During the four months when Clarke was in Athens, Lord Elgin's dilapidation of the Acropolis was gaining speed, and Clarke was under the impression that his lordship's men were removing the marbles to put in his house in Fifeshire: `under the pretense of rescuing the arts from the hands of the Turks they are pulling down temples that have withstood the injuries of time and war and barbarism for ages, to adorn a miserable Scotch villa', as he wrote to William Otter the day after his arrival in Athens. Lucieri, he found, was not to blame `because he could only obey the orders he had received, and this he did with manifest reluctance: neither was there a workman employed in the undertaking, among the artists sent out of Rome for that purpose, who did not express his concern that such havoc should have been deemed necessary, after the *moulds* and *casts* had already been made of all the sculpture which it was designed to remove'.

Lucieri was showing him round to see how the work was getting on under his direction, when some workmen were engaged in preparing the removal of the metopes by means of ropes and pulleys. The disdar (governor) of the Acropolis had come to see the work, but with dissatisfaction. Lucieri told Clarke that it was only with great difficulty that the work could be carried out as the Turks were very attached to the building which they had grown to look at with religious veneration, and, indeed, had built a mosque among the Greek remains. Clarke had not been there long before one of the workmen came to tell Lucieri that they were about to lower one of the metopes. They went to watch the operation, and the metope was raised from its position between the triglyphs, but as the men were trying to manoeuvre it so that it could be lowered, part of the surrounding stone was loosened, and a thundering mass of fine Pendeli marble shattered into white fragments. It was a horrifying moment, and the disdar made the most of it. He could no longer restrain his emotions which had, in the Turkish fashion, been pent up, and he actually took the pipe out of his mouth and managed to let fall a tear. `*Telos*!' (`The end') he boomed and declared that nothing could induce him to consent to any further dilapidation of the building. Later, however, his pain was mollified with the help of some money, and he offered no protest when some of the finest pieces were removed from the Parthenon, `Looking up, we saw with regret the gap that had been made; which all the ambassadors of the earth with all the sovereigns they represent ... will never again repair.'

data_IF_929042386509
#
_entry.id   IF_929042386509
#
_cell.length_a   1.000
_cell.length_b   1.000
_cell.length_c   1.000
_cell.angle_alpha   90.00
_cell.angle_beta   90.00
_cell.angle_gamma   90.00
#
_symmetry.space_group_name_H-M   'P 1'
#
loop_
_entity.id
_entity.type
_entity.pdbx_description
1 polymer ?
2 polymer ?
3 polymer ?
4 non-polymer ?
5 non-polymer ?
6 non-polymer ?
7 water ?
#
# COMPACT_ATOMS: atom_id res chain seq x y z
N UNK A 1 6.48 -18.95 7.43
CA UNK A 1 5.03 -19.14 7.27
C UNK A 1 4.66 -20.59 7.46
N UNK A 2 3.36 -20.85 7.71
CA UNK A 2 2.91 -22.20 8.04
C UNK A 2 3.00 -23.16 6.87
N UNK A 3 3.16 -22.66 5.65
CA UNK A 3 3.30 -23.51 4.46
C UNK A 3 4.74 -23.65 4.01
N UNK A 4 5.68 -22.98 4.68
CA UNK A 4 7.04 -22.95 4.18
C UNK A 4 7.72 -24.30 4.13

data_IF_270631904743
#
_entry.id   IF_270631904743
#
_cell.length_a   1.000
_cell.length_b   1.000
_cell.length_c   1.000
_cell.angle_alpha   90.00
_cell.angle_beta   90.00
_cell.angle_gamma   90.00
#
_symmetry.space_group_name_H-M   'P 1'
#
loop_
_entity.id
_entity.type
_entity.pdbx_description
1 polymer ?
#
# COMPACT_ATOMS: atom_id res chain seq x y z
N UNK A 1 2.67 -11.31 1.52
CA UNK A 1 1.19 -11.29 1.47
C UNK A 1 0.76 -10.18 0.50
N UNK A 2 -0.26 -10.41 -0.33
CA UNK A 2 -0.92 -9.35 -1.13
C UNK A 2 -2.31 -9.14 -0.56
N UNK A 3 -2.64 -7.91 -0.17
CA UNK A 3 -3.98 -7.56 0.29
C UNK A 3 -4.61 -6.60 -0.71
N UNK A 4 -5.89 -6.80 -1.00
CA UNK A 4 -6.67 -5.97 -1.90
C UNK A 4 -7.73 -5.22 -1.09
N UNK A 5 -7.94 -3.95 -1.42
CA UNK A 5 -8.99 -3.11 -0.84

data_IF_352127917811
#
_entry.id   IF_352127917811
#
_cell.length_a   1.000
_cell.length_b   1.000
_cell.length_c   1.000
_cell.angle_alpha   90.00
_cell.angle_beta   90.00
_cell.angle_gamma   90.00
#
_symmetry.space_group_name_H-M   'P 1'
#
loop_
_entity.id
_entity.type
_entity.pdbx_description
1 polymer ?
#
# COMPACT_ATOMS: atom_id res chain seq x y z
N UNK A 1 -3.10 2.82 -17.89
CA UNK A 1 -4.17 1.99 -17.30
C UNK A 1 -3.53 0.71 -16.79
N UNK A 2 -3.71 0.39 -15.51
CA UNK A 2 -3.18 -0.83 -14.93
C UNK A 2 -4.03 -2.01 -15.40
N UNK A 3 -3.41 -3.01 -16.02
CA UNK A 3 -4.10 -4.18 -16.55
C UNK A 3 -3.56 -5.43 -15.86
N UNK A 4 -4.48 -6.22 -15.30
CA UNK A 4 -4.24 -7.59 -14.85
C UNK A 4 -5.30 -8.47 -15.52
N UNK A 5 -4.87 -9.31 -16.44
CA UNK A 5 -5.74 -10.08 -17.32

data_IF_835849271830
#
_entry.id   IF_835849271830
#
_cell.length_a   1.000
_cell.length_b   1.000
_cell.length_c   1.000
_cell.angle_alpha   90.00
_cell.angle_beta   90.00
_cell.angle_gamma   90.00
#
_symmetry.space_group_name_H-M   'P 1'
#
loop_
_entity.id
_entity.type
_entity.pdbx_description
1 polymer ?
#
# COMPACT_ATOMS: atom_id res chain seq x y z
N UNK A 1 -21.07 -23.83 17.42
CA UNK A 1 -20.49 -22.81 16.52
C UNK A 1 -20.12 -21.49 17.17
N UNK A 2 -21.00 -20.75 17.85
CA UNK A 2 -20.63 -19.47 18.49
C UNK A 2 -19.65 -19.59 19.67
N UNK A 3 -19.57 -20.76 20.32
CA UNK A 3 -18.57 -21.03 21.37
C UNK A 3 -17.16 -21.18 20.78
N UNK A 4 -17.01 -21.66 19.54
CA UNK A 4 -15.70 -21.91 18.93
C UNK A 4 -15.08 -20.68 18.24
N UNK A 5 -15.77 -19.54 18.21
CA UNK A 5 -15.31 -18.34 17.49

Horrified as may have been, Clarke proceeded industriously with his own little plans. Apart from collecting more than a thousand coins and a number of vases, he acquired some marbles and then set to work to achieve his master stroke. This was the plan to carry away the great statue of the basket-bearing Kistophoros (which Clarke supposed to be Ceres) at Eleusis. Wheler had discovered this colossal statue in 1676, and several ambassadors had unsuccessfully applied for its removal. Clarke, who says he `found the goddess in a dunghill buried up to her ears', was swift and efficient in his approach, and with a bribe of an English telescope for the voivode of Athens, he got a firman giving him permission to take it. The Eleusinian peasants were alarmed at the prospect of losing the statue which they believed gave fertility to their cornland, but on 22 November (only twenty-five days after Clarke had written so despondently on the island of Kea, seeing no roses among the thorns) he was able to seize the prize. The village priest, arrayed in his vestments, struck the first blow at the rubbish with a pickaxe, and the removal of the half-buried figure had begun. Clarke (whose previous experience in levitation had been launching a kitten in a balloon when he was at Cambridge) had devised a machine which lifted the two-ton statue over the brow of the hill, and the Kistophoros was down by the sea in nine hours. It was loaded, with other marbles, on the merchantman *Princessa*, bound for England, and now it reposes at the Fitzwilliam Museum in Cambridge.



[From: "Beyond the Grand Tour", by Hugh Tregaskis, Ascent, 1979, p. 54-55]

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